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State Transition: Citizenship in newly independent States

Oxana Shevel, in her chapter in the Oxford Handbook on Citizenship on fifteen successor states of the former Soviet Union, argues that in these new states the politics of citizenship policymaking differ in three important and systematic ways from those in established ‘older’ states. First, with Soviet citizenship formally ceasing to exist in December 1991 the new states faced the so-called ‘stateness problem’ – that is, a transition process during which there may be uncertainty about the territorial boundaries of the State and who has the right of citizenship in that State.

The second point, resulting from the collapse of large multinational states such as the Soviet Union or previously the multi-ethnic Habsburg and Ottoman empires, is which are the main groups whose status is at stake in the politics of citizenship. Two questions in particular arise: 1) what is the status of residents at the time of independence who held citizenship of the prior larger common State; and 2) under what conditions do co-ethnics residing outside the borders of the new States have a right to citizenship? Shevel’s chapter shows that the post-Soviet citizenship regimes in the newly independent countries provide substantially different answers to these questions, with some countries privileging co-ethnics living abroad and others not; and with some countries adopting generous territory-based policies to resident minorities and others not.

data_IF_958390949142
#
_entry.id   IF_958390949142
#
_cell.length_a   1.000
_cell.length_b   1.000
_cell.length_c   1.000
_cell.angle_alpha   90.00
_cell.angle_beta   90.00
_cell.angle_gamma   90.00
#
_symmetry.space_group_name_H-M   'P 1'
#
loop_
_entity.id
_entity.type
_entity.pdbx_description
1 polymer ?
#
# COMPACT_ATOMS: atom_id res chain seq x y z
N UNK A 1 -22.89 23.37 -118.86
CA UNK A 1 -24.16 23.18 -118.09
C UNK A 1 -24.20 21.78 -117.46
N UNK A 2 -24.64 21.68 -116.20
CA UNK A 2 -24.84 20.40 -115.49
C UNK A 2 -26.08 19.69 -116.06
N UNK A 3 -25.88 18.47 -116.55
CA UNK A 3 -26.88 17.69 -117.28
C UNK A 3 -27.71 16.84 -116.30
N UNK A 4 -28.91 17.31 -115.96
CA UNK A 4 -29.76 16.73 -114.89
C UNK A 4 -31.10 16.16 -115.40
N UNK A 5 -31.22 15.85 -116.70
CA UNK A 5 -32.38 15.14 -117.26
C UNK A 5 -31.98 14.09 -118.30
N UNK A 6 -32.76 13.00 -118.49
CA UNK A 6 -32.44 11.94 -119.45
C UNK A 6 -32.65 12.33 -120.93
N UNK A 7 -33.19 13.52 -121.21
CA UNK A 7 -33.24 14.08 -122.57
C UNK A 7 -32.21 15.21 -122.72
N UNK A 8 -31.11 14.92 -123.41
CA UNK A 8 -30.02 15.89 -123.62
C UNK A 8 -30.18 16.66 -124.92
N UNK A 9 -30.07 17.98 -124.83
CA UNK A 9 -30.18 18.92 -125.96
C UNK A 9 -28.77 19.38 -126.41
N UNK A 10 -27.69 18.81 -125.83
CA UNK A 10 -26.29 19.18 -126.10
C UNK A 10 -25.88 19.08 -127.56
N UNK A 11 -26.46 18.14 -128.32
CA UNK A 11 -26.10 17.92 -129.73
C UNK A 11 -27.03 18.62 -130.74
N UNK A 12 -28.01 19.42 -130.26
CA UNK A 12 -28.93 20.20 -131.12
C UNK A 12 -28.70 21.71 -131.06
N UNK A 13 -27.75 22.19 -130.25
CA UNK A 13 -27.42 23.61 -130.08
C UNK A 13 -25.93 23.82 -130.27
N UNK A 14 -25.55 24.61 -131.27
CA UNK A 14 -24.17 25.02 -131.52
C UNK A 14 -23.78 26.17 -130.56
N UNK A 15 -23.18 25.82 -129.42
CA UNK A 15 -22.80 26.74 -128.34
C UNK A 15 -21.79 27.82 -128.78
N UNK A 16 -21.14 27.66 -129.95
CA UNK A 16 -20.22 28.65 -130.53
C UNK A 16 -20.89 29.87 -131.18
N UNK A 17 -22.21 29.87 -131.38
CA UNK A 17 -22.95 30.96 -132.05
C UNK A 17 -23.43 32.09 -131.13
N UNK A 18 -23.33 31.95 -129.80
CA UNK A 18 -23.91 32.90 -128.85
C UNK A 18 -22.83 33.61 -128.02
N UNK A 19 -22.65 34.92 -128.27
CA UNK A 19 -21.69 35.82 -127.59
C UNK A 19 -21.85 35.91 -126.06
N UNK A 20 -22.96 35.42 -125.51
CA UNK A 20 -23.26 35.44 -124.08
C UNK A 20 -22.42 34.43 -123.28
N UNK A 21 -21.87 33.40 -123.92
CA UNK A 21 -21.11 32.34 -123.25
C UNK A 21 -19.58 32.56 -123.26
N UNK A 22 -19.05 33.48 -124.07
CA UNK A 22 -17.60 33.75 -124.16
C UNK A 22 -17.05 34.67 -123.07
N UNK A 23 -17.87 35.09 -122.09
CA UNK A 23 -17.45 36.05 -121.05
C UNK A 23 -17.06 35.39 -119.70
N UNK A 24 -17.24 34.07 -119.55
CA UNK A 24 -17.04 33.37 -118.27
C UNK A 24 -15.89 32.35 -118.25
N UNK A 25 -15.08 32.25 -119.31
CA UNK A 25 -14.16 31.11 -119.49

The third and final point is that new and old States differ because the former had to legislate citizenship regimes ‘in the shadow of international institutions’. The post-Soviet States have indeed been more strongly affected by this than old States or even post-colonial States in Africa and Asia because most of the international norms were developed after WWII. In particular, the European Union, the Council of Europe (for example in the form of the 2006 Convention on the avoidance of statelessness in relation to State succession) and UNHCR have been important players in the post-communist transition States since the 1990s.

Another important difference between old and new States is the attitude towards dual citizenship. Costica Dumbrava has shown in his analysis of Central and Eastern Europe as well as six post-Soviet States that dual citizenship is generally not accepted in this region, in contrast to Western Europe. While established States have increasingly come to accept dual citizenship for reasons of immigrant integration, gender equality and the economic benefits, Shevel explains that in new States the politics of dual citizenship is first and foremost about sovereignty:

Concerns for safeguarding state sovereignty, territorial integrity, and associated fears of possibly subversive actions by other states, in particular neighboring states, have been a key factor behind opposition to dual citizenship, while moves towards acceptance of dual citizenship that several states in the region made during the last decade were conditional and crafted in ways that continued to address sovereignty preservation concerns.

The dissolution of the USSR and later Yugoslavia also caused tremendous problems of statelessness, as it led to large groups of people for whom it was unclear to which of the many newly formed States they belonged. The European Network on Statelessness reports that ‘there are believed to be some 225,000 people recorded as stateless or with undetermined nationality in Eastern Europe. They include people with expired Soviet passports who have not been able to acquire the nationality of the state in which they reside since the break-up of the Soviet Union’.

Author: Dr. Olivier Vonk

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